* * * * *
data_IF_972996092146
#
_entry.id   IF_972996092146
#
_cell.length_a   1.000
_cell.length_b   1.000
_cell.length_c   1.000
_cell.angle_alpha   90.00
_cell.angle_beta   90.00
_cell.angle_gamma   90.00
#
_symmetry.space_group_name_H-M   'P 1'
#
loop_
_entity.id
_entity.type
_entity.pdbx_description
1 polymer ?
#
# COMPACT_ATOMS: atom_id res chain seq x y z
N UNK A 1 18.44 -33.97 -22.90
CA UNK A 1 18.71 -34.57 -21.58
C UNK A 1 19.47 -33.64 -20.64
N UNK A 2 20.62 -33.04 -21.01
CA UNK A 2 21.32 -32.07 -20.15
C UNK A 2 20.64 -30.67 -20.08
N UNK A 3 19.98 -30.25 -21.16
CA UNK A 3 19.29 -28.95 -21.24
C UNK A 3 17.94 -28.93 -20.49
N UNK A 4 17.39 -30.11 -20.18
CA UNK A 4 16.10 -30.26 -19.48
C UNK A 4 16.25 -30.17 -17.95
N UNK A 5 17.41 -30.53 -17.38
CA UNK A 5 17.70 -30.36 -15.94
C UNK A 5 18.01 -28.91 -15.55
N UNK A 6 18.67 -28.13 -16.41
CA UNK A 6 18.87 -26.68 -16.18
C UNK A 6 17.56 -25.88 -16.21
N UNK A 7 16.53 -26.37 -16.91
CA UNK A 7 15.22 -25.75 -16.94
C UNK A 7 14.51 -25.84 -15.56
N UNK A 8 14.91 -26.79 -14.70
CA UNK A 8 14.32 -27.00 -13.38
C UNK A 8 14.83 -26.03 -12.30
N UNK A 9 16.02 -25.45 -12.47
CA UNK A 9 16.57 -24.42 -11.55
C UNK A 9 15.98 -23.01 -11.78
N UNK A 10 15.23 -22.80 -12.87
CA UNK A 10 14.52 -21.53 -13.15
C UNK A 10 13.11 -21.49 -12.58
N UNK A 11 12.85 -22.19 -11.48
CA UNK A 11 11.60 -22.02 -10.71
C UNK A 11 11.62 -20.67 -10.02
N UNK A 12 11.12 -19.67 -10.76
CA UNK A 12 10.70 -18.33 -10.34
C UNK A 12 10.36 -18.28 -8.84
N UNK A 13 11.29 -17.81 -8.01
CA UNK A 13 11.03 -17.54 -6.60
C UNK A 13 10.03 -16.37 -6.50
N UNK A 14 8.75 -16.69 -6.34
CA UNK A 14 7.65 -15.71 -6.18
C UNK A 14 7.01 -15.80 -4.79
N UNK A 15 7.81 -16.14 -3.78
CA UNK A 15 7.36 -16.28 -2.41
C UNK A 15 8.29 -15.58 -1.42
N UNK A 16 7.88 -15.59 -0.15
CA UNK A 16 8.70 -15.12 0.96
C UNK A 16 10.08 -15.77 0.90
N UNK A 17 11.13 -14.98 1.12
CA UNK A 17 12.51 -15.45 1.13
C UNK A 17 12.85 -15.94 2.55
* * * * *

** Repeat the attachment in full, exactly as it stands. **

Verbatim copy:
data_IF_972996092146
#
_entry.id   IF_972996092146
#
_cell.length_a   1.000
_cell.length_b   1.000
_cell.length_c   1.000
_cell.angle_alpha   90.00
_cell.angle_beta   90.00
_cell.angle_gamma   90.00
#
_symmetry.space_group_name_H-M   'P 1'
#
loop_
_entity.id
_entity.type
_entity.pdbx_description
1 polymer ?
#
# COMPACT_ATOMS: atom_id res chain seq x y z
N UNK A 1 18.44 -33.97 -22.90
CA UNK A 1 18.71 -34.57 -21.58
C UNK A 1 19.47 -33.64 -20.64
N UNK A 2 20.62 -33.04 -21.01
CA UNK A 2 21.32 -32.07 -20.15
C UNK A 2 20.64 -30.67 -20.08
N UNK A 3 19.98 -30.25 -21.16
CA UNK A 3 19.29 -28.95 -21.24
C UNK A 3 17.94 -28.93 -20.49
N UNK A 4 17.39 -30.11 -20.18
CA UNK A 4 16.10 -30.26 -19.48
C UNK A 4 16.25 -30.17 -17.95
N UNK A 5 17.41 -30.53 -17.38
CA UNK A 5 17.70 -30.36 -15.94
C UNK A 5 18.01 -28.91 -15.55
N UNK A 6 18.67 -28.13 -16.41
CA UNK A 6 18.87 -26.68 -16.18
C UNK A 6 17.56 -25.88 -16.21
N UNK A 7 16.53 -26.37 -16.91
CA UNK A 7 15.22 -25.75 -16.94
C UNK A 7 14.51 -25.84 -15.56
N UNK A 8 14.91 -26.79 -14.70
CA UNK A 8 14.32 -27.00 -13.38
C UNK A 8 14.83 -26.03 -12.30
N UNK A 9 16.02 -25.45 -12.47
CA UNK A 9 16.57 -24.42 -11.55
C UNK A 9 15.98 -23.01 -11.78
N UNK A 10 15.23 -22.80 -12.87
CA UNK A 10 14.52 -21.53 -13.15
C UNK A 10 13.11 -21.49 -12.58
N UNK A 11 12.85 -22.19 -11.48
CA UNK A 11 11.60 -22.02 -10.71
C UNK A 11 11.62 -20.67 -10.02
N UNK A 12 11.12 -19.67 -10.76
CA UNK A 12 10.70 -18.33 -10.34
C UNK A 12 10.36 -18.28 -8.84
N UNK A 13 11.29 -17.81 -8.01
CA UNK A 13 11.03 -17.54 -6.60
C UNK A 13 10.03 -16.37 -6.50
N UNK A 14 8.75 -16.69 -6.34
CA UNK A 14 7.65 -15.71 -6.18
C UNK A 14 7.01 -15.80 -4.79
N UNK A 15 7.81 -16.14 -3.78
CA UNK A 15 7.36 -16.28 -2.41
C UNK A 15 8.29 -15.58 -1.42
N UNK A 16 7.88 -15.59 -0.15
CA UNK A 16 8.70 -15.12 0.96
C UNK A 16 10.08 -15.77 0.90
N UNK A 17 11.13 -14.98 1.12
CA UNK A 17 12.51 -15.45 1.13
C UNK A 17 12.85 -15.94 2.55